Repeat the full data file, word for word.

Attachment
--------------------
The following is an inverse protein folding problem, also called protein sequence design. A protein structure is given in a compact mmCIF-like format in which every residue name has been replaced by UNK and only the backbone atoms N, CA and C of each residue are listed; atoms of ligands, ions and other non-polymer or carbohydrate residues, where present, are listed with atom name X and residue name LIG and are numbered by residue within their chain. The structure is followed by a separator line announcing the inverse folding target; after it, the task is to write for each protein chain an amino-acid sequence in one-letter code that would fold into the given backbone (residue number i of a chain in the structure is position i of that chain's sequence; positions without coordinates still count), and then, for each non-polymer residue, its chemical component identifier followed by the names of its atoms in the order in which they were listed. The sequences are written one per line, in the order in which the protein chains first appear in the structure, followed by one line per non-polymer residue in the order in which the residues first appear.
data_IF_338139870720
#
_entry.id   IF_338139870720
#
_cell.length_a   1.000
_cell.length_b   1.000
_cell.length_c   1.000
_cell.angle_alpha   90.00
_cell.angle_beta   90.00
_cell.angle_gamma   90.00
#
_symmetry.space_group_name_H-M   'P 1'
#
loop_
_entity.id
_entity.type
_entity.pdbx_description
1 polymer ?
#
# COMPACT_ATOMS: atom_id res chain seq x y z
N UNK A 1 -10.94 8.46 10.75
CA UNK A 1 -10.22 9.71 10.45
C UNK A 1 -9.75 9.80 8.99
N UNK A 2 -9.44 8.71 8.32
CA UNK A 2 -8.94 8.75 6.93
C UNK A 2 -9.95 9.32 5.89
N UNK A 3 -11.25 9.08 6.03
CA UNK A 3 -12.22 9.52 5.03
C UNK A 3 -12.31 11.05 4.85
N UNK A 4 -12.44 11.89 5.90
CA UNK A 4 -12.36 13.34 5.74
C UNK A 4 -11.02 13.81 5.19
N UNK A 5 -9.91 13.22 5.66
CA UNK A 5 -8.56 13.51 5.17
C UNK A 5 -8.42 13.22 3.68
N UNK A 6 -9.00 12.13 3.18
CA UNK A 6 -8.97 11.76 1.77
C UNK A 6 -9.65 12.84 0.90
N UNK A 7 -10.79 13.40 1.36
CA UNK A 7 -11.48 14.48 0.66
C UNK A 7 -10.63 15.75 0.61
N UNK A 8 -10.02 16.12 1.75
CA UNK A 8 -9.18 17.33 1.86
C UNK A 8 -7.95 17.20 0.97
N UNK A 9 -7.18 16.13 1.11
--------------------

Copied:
The following is an inverse protein folding problem, also called protein sequence design. A protein structure is given in a compact mmCIF-like format in which every residue name has been replaced by UNK and only the backbone atoms N, CA and C of each residue are listed; atoms of ligands, ions and other non-polymer or carbohydrate residues, where present, are listed with atom name X and residue name LIG and are numbered by residue within their chain. The structure is followed by a separator line announcing the inverse folding target; after it, the task is to write for each protein chain an amino-acid sequence in one-letter code that would fold into the given backbone (residue number i of a chain in the structure is position i of that chain's sequence; positions without coordinates still count), and then, for each non-polymer residue, its chemical component identifier followed by the names of its atoms in the order in which they were listed. The sequences are written one per line, in the order in which the protein chains first appear in the structure, followed by one line per non-polymer residue in the order in which the residues first appear.
data_IF_338139870720
#
_entry.id   IF_338139870720
#
_cell.length_a   1.000
_cell.length_b   1.000
_cell.length_c   1.000
_cell.angle_alpha   90.00
_cell.angle_beta   90.00
_cell.angle_gamma   90.00
#
_symmetry.space_group_name_H-M   'P 1'
#
loop_
_entity.id
_entity.type
_entity.pdbx_description
1 polymer ?
#
# COMPACT_ATOMS: atom_id res chain seq x y z
N UNK A 1 -10.94 8.46 10.75
CA UNK A 1 -10.22 9.71 10.45
C UNK A 1 -9.75 9.80 8.99
N UNK A 2 -9.44 8.71 8.32
CA UNK A 2 -8.94 8.75 6.93
C UNK A 2 -9.95 9.32 5.89
N UNK A 3 -11.25 9.08 6.03
CA UNK A 3 -12.22 9.52 5.03
C UNK A 3 -12.31 11.05 4.85
N UNK A 4 -12.44 11.89 5.90
CA UNK A 4 -12.36 13.34 5.74
C UNK A 4 -11.02 13.81 5.19
N UNK A 5 -9.91 13.22 5.66
CA UNK A 5 -8.56 13.51 5.17
C UNK A 5 -8.42 13.22 3.68
N UNK A 6 -9.00 12.13 3.18
CA UNK A 6 -8.97 11.76 1.77
C UNK A 6 -9.65 12.84 0.90
N UNK A 7 -10.79 13.40 1.36
CA UNK A 7 -11.48 14.48 0.66
C UNK A 7 -10.63 15.75 0.61
N UNK A 8 -10.02 16.12 1.75
CA UNK A 8 -9.18 17.33 1.86
C UNK A 8 -7.95 17.20 0.97
N UNK A 9 -7.18 16.13 1.11